About the dolls, they are designed to be a compliment doll to the many girl dolls out there, especially American Girl. They are the approximate same size, just slightly taller with molded hair. We are testing with accessories and most are usable with our dolls. We envision the little boys and girls playing together a lot :) If you are interested, please support the Kickstarter!! :D


Q:

As a corporate lawyer working in a boutique firm with a cushy 9 to 5 and fat pay check, I often get these urges to quit and start my own legal practice. I am almost 30, have very little contacts to enable me to build a client base fast, am kind of well off financially and am single, so no kids to feed or educate (yet). What would you do if you were me?

A:

Personally? I'd keep the job you have if you like it. Unless your passion is to have your own practice over working for someone else, your practices won't be very different, will they? Also, if you are at a boutique, are you on partner track? In that way, if you were partner, couldn't you have your "own legal practice"? Or is the goal to be a solo lawyer?


Q:

Hi, my girlfriend is in her final year of a law degree but doesnt have a reddit account so Im asking this for her:

I'm about to begin my vacation schemes at two international law firms with a view to a training contract with them, and found your story extremely interesting, especially the part about having a glass ceiling and gender discrimination for women, because this is something that I have always been concerned about. Even though more women than men studies law in my year, from my experiences at interviews and meeting associates, the practice is still dominated by men - especially at the partner level! So I was wondering if you can expand on what you mean by 'glass ceiling' - what are some of the experiences that have made you feel this way, and do you think you have any advice for women who are aspiring to enter law for dealing with this issue?

A:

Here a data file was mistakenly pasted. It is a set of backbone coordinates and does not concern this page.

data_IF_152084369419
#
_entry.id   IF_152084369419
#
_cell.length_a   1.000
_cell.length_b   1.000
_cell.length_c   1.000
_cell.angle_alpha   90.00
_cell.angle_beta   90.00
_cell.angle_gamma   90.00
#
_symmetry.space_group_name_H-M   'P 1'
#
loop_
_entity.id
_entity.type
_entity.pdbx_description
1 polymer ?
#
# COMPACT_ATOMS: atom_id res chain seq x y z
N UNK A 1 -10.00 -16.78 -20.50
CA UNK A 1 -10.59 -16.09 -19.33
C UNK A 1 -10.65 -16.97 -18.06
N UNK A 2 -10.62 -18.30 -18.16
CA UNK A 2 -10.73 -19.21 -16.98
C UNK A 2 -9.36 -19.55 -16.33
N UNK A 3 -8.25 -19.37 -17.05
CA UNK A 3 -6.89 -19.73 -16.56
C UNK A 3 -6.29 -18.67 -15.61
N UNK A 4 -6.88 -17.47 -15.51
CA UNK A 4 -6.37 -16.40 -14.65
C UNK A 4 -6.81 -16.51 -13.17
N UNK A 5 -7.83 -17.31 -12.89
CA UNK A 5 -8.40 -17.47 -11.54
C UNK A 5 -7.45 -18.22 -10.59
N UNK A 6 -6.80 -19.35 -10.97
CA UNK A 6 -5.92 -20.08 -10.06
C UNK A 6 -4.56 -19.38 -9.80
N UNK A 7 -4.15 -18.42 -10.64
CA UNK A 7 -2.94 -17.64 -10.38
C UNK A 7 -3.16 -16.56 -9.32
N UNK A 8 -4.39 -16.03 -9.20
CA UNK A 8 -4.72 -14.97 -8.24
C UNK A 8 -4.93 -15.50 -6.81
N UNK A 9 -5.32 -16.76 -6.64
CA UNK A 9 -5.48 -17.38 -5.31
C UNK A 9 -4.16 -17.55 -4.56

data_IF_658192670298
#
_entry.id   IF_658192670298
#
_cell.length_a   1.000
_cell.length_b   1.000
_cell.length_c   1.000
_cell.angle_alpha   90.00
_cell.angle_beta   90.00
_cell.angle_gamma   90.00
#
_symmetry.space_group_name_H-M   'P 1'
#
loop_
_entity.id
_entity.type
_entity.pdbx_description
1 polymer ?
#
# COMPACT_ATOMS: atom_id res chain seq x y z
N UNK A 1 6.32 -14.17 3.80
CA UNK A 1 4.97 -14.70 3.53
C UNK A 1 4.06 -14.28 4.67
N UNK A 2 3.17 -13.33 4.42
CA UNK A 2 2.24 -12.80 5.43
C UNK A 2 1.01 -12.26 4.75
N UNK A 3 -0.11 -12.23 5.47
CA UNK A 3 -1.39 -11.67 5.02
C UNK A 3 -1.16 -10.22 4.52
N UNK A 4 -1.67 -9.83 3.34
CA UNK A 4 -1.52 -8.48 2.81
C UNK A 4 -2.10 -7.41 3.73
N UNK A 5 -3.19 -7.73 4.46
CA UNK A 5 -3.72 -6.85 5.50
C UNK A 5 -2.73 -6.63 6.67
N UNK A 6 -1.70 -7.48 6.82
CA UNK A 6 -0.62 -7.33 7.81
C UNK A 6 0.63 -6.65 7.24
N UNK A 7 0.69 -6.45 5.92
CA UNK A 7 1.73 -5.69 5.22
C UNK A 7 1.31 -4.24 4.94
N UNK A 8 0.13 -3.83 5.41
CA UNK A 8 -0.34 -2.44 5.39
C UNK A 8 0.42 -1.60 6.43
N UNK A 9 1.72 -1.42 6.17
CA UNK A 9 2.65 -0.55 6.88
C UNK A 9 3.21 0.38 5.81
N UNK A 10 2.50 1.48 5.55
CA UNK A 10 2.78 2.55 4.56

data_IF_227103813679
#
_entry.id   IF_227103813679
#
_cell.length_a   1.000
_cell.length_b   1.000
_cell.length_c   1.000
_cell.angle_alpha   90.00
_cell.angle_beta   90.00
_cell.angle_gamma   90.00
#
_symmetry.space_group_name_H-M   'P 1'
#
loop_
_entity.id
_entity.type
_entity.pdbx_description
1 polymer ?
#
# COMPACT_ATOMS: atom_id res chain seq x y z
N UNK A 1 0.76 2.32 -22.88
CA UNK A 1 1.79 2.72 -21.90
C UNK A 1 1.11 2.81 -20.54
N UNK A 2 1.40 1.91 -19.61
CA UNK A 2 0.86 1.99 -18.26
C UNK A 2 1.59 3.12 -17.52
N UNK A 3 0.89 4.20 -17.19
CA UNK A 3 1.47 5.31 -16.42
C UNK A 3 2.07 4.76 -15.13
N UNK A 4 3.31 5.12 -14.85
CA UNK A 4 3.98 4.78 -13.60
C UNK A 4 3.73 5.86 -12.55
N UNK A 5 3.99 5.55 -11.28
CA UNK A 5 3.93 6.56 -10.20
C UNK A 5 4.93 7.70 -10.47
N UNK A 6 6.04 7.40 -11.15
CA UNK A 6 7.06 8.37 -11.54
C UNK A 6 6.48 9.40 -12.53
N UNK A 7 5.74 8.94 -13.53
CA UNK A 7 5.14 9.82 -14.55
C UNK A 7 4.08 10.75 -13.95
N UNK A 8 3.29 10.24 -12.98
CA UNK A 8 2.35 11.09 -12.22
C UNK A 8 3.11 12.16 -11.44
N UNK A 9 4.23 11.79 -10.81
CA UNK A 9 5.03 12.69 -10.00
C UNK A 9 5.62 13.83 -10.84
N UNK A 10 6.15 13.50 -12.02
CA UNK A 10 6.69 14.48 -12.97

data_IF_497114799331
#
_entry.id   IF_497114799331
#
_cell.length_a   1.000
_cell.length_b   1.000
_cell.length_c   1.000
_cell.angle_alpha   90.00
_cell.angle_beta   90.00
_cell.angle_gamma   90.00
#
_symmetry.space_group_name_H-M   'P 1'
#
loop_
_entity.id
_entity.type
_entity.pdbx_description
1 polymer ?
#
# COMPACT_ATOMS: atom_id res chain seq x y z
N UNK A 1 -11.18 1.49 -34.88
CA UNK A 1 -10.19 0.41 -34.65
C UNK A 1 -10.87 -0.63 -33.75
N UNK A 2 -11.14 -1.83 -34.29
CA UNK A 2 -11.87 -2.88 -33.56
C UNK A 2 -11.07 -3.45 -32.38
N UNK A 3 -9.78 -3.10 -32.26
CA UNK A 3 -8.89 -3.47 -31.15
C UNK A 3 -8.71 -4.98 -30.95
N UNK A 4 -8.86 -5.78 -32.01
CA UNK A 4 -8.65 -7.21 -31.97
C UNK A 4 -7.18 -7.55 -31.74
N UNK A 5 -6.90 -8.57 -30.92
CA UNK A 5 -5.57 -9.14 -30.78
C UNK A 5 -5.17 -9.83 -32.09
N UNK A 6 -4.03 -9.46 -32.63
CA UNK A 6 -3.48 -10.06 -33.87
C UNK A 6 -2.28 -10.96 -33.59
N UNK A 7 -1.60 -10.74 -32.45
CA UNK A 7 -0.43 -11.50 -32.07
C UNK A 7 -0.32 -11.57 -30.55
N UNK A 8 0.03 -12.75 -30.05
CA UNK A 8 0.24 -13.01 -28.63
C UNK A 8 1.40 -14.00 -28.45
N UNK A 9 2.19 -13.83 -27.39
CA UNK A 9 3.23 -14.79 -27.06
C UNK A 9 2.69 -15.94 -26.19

Thank you for asking this question. The reason I mentioned it in my AMA bio is because, of all the things that may have surprised me most about my recent experiences, it was this issue. The Internet may judge me for this one, but I really believed that I was entering into the firm as an associate and as an equal to all my peers. I believed that if I worked very hard, proved my smarts, and excelled in my reviews and hours that I would be rewarded the same way as everyone else. And indeed, I was promoted very well and encouraged by most. I worked mostly with men, especially at the upper levels of litigation and arbitration. But then I looked around at the upper ranks of my practice group. I looked at the ones who were being made partner. I looked at the ones who sat on the executive team and management board. I had intimate conversations with some of the female leaders. This is what I found: In my practice group late last year, there were only 6 female partners - out of a group of approximately 30 lawyers. 3 of those partners were in the Paris office. That meant, that unless I was in the Paris office, my chances for promotion to partner, statistically, were about 1 in 10. Okay that's a rough estimate, but you get the idea. Then, I saw who made partner this year. Completely randomly, partner announcements came out at my firm the same day I submitted my resignation (but after I submitted it). Who made partner in my group? All but 1 were men, and all of them working insane hours, either single or with stay at home wives. I don't know of one who was from a dual working family (although there may be one I didn't know). Then I talked to my mentor at the firm, a female leader who stuck with it through some very rough times. Through tears she described to me the massive number of instances where she had pushed forward an idea or proposal, and then the inner group of male leaders seized it, held meetings without telling her, and took credit. This happened over and over and over. And I talked to others in the industry. Close friends in other big firms. Young mothers who were being told by male partners that "they probably couldn't make it with kids at home" and "the partnership isn't a place for working moms." I am not kidding.